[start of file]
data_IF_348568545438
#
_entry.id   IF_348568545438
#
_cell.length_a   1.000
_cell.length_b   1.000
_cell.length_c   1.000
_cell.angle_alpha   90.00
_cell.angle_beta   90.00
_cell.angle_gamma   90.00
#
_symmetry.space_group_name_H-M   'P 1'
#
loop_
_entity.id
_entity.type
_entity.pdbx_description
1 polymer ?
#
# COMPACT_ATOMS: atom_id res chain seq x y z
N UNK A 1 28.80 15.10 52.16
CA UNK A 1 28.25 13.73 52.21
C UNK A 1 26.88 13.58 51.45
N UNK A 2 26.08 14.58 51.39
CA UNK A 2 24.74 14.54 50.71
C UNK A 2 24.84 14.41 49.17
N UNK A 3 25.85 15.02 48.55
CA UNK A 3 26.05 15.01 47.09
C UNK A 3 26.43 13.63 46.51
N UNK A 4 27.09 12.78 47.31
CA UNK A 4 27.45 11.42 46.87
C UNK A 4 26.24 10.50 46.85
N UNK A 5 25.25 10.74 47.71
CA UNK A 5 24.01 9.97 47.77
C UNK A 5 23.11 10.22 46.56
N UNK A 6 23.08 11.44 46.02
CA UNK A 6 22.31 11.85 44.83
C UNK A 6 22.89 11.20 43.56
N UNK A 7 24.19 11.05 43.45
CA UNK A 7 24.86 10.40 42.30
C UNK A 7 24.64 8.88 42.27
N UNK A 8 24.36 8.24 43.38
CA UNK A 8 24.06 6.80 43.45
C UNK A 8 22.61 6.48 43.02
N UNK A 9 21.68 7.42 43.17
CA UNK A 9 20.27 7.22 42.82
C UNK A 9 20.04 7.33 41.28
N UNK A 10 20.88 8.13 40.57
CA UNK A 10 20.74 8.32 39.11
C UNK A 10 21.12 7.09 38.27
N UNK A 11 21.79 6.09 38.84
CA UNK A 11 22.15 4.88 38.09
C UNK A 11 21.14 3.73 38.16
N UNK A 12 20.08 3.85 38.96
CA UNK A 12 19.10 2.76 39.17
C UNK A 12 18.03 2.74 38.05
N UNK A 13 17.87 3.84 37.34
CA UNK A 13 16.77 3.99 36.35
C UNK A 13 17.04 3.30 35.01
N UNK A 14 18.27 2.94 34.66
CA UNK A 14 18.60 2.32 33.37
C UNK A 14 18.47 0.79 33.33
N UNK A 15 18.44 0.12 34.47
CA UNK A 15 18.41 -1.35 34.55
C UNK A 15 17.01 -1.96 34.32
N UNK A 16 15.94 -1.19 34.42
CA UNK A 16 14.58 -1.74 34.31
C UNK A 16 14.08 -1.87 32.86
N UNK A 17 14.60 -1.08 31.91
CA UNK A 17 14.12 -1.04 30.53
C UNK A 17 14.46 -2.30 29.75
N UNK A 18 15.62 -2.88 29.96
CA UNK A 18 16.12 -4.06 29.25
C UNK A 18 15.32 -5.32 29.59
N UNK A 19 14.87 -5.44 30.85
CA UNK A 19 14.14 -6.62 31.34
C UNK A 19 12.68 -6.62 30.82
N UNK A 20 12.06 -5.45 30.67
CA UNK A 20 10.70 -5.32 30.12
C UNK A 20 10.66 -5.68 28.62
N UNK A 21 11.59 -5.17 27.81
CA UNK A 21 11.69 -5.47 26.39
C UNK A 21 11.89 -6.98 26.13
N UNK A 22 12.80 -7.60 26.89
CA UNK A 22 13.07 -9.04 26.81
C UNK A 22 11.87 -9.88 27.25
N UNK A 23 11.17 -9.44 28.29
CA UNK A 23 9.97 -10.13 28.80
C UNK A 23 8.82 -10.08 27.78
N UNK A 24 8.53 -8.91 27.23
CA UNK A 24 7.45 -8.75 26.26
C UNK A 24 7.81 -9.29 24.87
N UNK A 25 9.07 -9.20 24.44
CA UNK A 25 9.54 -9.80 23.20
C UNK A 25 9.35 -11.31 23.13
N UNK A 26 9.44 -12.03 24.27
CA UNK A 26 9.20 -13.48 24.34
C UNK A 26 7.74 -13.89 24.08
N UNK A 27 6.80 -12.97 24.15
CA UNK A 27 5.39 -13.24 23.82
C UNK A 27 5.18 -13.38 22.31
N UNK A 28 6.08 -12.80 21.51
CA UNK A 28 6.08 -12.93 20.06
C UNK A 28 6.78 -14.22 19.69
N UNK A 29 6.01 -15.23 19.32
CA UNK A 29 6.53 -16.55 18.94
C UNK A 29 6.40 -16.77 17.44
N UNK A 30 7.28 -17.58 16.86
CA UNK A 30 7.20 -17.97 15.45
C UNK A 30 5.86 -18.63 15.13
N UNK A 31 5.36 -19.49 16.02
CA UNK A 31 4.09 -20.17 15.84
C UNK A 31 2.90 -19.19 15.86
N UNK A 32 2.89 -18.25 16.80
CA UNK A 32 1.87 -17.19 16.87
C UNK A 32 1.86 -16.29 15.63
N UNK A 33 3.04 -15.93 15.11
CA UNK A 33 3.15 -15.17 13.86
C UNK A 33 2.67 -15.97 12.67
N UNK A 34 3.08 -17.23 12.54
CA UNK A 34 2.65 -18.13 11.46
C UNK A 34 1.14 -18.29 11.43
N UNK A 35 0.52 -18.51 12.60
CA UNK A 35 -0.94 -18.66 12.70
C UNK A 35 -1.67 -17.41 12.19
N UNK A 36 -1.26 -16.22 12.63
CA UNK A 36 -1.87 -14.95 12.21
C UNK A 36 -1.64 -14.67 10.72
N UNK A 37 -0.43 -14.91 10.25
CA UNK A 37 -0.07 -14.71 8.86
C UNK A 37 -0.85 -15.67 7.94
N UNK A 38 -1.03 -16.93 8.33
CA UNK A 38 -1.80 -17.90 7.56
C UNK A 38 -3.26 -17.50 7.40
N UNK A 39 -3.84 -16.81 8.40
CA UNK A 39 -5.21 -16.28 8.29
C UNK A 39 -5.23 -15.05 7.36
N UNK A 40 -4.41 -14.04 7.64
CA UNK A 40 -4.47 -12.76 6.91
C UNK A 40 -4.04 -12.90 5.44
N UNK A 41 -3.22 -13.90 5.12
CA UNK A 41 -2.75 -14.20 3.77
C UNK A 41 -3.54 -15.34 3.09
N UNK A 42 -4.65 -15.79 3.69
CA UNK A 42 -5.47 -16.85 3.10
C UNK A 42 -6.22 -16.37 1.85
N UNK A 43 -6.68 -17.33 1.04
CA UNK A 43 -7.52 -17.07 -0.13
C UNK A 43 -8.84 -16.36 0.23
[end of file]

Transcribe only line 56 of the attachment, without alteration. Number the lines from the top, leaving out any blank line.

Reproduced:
C UNK A 12 18.03 2.74 38.05